“It definitely means a lot to me because I come from a high school and a college that are not super diverse or don’t have a very big Asian community. So to find other people from the same culture, from the same background pursuing the same things as me, and to have mentors like that, it’s just another level of encouragement, mentorship that I’ve been looking for.”

Iyer is due to earn a master’s degree in journalism this spring at the University of Southern California. He graduated in May 2020 from Chapman University in California, where he played Division-III football.

While still in school in December 2019, Iyer launched AMAZN HQ, a publication dedicated to covering Asian American athletes, which he called his biggest reporting passion. Iyer said his identity and race play a big part in his work because, while he grew up in a predominantly Asian American community, not many around him dreamt of playing football or being a journalist. Then when he went to pursue his dream of playing football, he was not only the first Indian American teammate his peers ever had, but for some, he was the first Indian they’d ever met. That’s why Iyer was inspired by Yee’s work as an agent in the sports industry.

Jimmie and Suey Fong Yee illustration by Sally Deng

“Just hearing his story is inspirational,” Iyer said. “And he talks about the Asian American community and his passion for uplifting the community too, that is something that aligns directly with what I hope to do with my career.

“Those are really the types of stories that can help to inspire the community, can help to inspire that change — to give the younger generation inspiration but also to teach society that this change can happen and to see Asian American athletes in a different light.”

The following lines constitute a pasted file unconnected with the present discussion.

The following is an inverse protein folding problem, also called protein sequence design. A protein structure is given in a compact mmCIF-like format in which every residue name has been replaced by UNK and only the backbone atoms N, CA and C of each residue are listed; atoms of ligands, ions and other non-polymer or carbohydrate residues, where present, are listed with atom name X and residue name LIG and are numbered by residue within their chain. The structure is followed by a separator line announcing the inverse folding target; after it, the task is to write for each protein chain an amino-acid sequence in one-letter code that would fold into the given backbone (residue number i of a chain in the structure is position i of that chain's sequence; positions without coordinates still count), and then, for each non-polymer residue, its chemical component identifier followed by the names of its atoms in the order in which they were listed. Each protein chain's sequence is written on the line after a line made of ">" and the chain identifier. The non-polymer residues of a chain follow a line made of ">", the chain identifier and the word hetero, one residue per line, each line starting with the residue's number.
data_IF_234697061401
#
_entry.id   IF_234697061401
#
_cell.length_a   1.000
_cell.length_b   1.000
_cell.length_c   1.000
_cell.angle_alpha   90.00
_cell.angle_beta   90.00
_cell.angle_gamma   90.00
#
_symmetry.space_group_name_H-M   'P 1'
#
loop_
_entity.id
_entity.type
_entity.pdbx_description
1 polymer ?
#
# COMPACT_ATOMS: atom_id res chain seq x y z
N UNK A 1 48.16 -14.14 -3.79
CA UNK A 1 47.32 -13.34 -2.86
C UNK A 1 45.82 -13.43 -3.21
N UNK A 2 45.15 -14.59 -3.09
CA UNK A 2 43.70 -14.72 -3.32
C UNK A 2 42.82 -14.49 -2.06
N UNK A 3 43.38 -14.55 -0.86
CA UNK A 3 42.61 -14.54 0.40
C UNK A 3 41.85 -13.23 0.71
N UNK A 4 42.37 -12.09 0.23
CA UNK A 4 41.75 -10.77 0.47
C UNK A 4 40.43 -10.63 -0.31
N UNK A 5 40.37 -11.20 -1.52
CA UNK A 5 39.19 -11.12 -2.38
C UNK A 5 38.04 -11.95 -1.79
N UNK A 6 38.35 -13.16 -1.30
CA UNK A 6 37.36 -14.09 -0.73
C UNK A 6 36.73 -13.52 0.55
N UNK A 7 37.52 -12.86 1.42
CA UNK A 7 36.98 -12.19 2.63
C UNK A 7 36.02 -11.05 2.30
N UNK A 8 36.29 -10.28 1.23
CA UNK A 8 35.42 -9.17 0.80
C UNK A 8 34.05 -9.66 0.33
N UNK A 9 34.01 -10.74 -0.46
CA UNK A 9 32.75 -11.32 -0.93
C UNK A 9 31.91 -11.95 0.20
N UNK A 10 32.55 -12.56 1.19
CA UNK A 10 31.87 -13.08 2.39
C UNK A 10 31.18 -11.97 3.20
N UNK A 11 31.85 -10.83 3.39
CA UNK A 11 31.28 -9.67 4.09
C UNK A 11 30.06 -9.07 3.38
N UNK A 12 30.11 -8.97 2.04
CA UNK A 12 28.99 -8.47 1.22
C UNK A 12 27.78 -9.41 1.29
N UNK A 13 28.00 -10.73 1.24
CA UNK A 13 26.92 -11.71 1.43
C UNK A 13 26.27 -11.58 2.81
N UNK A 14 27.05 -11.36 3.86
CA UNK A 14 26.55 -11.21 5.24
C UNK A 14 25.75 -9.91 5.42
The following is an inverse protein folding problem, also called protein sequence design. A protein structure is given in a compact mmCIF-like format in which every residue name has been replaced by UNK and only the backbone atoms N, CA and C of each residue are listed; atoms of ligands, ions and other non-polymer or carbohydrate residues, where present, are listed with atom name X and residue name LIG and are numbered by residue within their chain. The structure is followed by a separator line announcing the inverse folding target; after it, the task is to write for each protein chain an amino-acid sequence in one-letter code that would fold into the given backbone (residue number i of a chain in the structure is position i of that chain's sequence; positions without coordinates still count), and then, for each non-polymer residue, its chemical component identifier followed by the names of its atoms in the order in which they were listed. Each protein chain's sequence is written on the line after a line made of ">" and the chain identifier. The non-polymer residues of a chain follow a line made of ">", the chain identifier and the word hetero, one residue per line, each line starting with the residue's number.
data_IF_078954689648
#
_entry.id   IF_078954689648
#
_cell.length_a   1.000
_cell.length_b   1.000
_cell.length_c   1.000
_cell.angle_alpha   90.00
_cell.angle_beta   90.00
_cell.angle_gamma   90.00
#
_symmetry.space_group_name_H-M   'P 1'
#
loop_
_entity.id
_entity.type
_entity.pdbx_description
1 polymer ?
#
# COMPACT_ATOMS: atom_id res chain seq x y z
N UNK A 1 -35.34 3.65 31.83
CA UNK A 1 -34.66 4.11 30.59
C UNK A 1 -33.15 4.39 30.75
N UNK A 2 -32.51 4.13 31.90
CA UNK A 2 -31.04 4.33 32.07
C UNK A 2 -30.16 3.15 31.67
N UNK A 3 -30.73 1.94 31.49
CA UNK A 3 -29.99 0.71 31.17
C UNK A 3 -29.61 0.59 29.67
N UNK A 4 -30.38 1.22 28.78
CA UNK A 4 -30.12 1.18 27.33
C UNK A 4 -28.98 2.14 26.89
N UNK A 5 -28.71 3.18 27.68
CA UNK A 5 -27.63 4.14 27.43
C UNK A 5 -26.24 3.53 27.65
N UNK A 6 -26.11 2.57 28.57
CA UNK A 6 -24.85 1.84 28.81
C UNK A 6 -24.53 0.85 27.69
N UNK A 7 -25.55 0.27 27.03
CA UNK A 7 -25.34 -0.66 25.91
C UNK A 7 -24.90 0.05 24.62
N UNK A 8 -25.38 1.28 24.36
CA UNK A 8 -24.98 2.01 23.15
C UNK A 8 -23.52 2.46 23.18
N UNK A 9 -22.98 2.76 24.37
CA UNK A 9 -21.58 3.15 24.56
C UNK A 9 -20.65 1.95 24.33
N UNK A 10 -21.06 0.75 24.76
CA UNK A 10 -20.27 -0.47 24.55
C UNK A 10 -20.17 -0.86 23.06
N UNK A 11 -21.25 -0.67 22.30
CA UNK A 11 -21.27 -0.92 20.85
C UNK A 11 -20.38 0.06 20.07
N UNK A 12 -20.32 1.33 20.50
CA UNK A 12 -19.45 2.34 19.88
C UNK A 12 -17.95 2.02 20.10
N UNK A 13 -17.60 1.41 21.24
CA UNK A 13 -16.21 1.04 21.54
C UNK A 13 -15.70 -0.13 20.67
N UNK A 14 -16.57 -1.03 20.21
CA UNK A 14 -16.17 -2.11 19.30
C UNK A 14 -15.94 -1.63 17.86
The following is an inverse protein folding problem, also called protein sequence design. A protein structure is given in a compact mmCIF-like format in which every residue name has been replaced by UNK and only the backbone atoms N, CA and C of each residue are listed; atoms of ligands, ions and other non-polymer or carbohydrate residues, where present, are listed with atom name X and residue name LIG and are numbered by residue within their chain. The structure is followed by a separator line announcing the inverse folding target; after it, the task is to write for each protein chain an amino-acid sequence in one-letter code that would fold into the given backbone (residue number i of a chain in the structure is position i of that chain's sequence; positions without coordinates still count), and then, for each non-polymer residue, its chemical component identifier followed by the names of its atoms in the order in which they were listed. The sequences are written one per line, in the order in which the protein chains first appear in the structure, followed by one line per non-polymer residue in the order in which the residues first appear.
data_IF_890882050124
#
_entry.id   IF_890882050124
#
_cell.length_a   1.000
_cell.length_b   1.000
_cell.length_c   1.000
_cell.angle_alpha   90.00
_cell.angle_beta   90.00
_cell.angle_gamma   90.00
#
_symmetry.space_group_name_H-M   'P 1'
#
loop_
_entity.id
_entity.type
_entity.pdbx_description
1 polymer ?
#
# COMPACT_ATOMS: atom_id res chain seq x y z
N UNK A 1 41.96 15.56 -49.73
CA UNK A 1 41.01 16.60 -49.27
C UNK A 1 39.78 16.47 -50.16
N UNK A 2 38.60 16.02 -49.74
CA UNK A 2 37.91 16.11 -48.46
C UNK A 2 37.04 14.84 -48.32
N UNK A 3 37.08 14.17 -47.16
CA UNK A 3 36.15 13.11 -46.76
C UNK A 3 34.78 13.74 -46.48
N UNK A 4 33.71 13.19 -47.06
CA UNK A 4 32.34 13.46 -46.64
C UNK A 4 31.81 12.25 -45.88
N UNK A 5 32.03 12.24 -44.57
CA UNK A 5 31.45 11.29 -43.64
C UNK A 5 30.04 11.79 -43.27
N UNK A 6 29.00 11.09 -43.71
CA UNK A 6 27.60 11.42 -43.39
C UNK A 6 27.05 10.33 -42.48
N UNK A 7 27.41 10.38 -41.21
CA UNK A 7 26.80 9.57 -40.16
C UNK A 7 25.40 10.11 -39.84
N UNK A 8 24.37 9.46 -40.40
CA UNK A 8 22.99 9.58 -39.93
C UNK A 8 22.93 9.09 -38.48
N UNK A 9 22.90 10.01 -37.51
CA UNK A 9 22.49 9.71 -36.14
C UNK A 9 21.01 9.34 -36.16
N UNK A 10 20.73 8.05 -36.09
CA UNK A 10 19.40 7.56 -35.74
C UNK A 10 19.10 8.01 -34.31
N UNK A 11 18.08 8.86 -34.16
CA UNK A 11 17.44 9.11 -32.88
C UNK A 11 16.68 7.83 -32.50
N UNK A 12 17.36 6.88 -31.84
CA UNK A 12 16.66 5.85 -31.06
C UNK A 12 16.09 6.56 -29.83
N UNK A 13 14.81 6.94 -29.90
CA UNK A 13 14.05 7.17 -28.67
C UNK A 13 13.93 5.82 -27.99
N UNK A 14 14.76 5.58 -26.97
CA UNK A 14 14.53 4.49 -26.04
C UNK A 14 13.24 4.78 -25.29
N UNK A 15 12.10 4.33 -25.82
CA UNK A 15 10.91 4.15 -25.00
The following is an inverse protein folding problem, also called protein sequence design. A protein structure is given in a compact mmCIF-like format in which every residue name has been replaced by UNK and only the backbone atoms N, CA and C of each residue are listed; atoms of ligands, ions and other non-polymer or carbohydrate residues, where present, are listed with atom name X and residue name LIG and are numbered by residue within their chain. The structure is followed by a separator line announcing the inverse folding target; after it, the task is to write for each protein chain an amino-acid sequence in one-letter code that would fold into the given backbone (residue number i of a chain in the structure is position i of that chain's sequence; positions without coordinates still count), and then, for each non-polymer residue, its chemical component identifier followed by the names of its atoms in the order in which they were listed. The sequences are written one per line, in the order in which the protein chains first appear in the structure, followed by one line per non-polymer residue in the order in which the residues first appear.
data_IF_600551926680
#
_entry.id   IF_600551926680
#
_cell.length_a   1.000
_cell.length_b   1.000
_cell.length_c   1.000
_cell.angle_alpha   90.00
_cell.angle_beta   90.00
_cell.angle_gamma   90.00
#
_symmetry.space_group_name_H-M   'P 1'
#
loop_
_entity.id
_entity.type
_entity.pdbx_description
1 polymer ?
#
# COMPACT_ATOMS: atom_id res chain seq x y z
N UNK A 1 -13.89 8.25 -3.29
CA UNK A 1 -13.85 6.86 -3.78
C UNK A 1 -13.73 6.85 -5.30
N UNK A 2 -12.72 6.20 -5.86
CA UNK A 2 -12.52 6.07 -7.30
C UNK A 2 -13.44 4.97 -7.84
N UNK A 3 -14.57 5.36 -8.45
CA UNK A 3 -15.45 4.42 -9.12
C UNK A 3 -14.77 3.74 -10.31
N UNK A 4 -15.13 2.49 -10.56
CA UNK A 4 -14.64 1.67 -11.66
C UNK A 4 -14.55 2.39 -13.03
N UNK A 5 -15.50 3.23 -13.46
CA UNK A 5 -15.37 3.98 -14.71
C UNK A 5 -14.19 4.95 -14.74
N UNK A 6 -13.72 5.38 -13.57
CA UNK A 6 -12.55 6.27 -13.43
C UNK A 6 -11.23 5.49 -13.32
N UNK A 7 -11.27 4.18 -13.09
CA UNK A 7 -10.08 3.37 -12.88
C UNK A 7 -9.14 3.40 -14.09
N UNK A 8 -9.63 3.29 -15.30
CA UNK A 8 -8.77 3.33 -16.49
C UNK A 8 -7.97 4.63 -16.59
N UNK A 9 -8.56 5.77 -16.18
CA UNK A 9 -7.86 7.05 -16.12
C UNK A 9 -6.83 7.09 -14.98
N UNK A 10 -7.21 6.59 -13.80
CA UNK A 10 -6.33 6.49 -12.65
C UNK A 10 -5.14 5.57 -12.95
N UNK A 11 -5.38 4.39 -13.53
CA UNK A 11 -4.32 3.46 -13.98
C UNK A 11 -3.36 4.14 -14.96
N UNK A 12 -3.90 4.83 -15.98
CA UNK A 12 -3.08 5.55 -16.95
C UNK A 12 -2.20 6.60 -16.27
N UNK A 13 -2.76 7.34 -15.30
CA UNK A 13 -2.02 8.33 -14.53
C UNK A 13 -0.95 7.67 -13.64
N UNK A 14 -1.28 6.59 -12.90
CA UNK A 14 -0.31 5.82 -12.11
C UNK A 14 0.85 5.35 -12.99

Iyer plans to report on an incoming wave of Asians and Asian Americans in professional sports that, while maybe not huge in numbers, looks as promising as ever and could shift the perception of Asian athletes.

Hall and Iyer both believe their introduction into the AAJA community will give them the support and connection they need to survive and grow in their profession.

Don Yee

“My identity plays a lot in the way I do my work and the way I view the industry as a whole,” Hall said. “That status quo as it is, reporters aren’t always thinking about these things. And it’s always the same people getting the same coverage and same voices being uplifted. And I’ve seen a lot of change in that and it’s really inspiring to me and influenced me over the last couple years and how I approach my work.”

“Seeing that representation and being able to connect with them and relate on certain struggles, certain upbringings and how to navigate through some of those, I think that is super important,” Iyer said. “Having that opportunity to form that community, to build these relationships, it’s so much bigger than just networking. I’m hoping it’s in a sense creating a family. …It’s organizations like these that allow people like me to pursue this past the dream.”

2021 Jimmie and Suey Fong Yee Fellowship judging panel
– Josh Tolentino, The Athletic
– Joon Lee, ESPN
– Nicole Yang, Boston Globe
– Michael Huang, ESPN
– Shehan Jeyarajah, Dave Campbell’s Texas Football